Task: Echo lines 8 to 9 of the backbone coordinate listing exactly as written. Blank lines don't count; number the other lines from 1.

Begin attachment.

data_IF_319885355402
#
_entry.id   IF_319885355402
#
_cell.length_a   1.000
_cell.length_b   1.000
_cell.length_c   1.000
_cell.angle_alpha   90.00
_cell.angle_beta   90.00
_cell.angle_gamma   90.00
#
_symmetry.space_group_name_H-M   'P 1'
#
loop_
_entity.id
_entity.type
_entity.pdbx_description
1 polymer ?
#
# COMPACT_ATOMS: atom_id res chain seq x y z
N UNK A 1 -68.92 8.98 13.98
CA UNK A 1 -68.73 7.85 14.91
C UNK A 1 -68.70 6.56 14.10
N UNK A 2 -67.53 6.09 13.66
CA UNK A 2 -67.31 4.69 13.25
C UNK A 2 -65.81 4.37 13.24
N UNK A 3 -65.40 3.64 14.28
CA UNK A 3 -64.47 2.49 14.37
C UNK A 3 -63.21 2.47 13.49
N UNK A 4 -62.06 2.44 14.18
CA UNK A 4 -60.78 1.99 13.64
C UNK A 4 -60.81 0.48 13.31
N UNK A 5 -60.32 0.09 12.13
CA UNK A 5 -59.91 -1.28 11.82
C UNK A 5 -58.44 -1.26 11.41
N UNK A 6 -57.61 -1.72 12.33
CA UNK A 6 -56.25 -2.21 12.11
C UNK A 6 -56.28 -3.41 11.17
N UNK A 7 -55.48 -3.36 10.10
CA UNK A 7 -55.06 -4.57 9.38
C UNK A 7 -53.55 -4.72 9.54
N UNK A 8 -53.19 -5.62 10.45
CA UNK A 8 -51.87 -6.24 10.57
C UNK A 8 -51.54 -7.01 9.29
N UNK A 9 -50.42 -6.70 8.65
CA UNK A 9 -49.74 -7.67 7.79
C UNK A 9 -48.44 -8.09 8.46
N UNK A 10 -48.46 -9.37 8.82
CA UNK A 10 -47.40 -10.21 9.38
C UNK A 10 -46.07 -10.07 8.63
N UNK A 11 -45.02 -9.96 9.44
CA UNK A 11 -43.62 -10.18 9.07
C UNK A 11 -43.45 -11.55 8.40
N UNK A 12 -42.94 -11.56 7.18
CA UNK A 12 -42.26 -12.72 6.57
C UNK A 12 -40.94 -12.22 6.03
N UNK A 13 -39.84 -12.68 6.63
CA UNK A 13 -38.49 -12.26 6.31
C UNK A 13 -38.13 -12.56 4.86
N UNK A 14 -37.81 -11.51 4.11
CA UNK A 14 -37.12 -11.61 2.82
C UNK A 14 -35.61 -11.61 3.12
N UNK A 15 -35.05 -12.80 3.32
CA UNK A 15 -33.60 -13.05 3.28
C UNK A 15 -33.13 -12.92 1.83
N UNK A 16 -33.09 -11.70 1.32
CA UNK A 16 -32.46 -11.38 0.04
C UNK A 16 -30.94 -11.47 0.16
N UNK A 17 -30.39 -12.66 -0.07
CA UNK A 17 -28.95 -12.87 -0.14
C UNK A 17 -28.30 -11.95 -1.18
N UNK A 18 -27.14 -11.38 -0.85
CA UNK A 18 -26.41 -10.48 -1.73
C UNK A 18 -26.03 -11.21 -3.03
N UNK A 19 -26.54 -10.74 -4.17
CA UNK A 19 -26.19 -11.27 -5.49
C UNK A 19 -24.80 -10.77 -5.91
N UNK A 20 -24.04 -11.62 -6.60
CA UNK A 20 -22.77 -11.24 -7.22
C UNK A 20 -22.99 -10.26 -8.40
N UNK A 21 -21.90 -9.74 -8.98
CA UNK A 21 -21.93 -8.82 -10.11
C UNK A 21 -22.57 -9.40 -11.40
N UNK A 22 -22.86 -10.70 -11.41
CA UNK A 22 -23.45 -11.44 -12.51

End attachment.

_cell.angle_alpha   90.00
_cell.angle_beta   90.00